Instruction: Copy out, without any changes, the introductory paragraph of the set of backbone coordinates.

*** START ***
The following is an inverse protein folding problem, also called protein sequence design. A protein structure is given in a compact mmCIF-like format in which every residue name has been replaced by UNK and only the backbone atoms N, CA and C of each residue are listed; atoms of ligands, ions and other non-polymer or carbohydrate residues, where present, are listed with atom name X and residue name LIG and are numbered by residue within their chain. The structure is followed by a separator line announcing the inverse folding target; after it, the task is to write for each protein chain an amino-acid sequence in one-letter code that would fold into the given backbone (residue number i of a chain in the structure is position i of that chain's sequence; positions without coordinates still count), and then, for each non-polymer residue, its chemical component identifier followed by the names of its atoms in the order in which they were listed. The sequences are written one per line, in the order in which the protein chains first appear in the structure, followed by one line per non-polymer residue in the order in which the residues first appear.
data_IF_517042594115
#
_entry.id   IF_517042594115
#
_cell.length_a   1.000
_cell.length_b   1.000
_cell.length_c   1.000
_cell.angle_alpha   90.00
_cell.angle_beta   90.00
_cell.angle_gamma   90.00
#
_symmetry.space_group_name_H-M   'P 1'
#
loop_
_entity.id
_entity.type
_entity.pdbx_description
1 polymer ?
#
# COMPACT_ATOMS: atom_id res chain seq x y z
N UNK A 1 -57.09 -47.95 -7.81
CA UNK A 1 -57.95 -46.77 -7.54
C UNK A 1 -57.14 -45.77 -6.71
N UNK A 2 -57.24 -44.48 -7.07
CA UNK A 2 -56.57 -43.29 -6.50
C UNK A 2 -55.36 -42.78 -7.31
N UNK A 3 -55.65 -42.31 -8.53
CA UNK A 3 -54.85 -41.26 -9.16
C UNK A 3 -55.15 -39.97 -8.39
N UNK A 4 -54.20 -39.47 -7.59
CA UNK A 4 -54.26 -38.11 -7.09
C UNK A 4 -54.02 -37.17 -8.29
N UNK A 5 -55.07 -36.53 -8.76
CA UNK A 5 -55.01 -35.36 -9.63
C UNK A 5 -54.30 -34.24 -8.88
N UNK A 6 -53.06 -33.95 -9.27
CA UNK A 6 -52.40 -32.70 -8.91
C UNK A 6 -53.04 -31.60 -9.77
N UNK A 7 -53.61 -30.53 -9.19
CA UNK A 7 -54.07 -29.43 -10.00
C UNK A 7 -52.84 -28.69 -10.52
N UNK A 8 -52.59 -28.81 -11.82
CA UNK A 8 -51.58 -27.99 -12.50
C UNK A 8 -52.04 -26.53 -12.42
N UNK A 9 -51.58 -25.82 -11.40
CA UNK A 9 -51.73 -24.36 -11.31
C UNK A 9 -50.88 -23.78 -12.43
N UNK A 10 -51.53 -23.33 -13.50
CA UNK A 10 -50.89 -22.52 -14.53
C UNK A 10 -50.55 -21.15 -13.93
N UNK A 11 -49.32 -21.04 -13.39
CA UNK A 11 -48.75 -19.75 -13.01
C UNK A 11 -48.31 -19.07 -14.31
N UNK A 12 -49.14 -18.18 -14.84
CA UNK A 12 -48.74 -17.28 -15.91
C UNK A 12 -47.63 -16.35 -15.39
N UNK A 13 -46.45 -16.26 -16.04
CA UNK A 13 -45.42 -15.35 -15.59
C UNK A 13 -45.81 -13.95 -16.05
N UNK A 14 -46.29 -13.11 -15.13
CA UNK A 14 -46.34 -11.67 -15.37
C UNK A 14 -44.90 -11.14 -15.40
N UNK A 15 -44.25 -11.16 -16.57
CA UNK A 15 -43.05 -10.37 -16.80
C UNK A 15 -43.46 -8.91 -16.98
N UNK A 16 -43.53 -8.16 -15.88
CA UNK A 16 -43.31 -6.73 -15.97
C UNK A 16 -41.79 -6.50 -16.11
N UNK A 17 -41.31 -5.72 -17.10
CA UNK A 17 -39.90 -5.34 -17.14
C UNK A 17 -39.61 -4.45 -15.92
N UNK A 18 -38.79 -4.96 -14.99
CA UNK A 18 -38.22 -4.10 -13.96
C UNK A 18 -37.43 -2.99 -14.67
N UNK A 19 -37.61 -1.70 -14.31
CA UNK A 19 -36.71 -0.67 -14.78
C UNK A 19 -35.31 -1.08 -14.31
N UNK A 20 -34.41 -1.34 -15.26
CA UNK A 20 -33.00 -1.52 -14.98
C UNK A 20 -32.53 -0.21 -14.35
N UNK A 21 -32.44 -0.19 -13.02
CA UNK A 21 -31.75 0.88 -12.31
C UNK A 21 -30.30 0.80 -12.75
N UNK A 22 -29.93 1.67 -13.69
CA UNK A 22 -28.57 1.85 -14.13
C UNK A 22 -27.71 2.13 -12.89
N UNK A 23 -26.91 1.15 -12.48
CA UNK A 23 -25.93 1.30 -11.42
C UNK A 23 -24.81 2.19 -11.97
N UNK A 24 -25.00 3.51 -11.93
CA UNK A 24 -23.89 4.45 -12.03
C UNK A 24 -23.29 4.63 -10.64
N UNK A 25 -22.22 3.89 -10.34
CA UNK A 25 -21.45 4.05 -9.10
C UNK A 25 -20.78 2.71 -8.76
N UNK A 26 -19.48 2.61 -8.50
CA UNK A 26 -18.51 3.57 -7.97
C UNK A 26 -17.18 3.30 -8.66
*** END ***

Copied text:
The following is an inverse protein folding problem, also called protein sequence design. A protein structure is given in a compact mmCIF-like format in which every residue name has been replaced by UNK and only the backbone atoms N, CA and C of each residue are listed; atoms of ligands, ions and other non-polymer or carbohydrate residues, where present, are listed with atom name X and residue name LIG and are numbered by residue within their chain. The structure is followed by a separator line announcing the inverse folding target; after it, the task is to write for each protein chain an amino-acid sequence in one-letter code that would fold into the given backbone (residue number i of a chain in the structure is position i of that chain's sequence; positions without coordinates still count), and then, for each non-polymer residue, its chemical component identifier followed by the names of its atoms in the order in which they were listed. The sequences are written one per line, in the order in which the protein chains first appear in the structure, followed by one line per non-polymer residue in the order in which the residues first appear.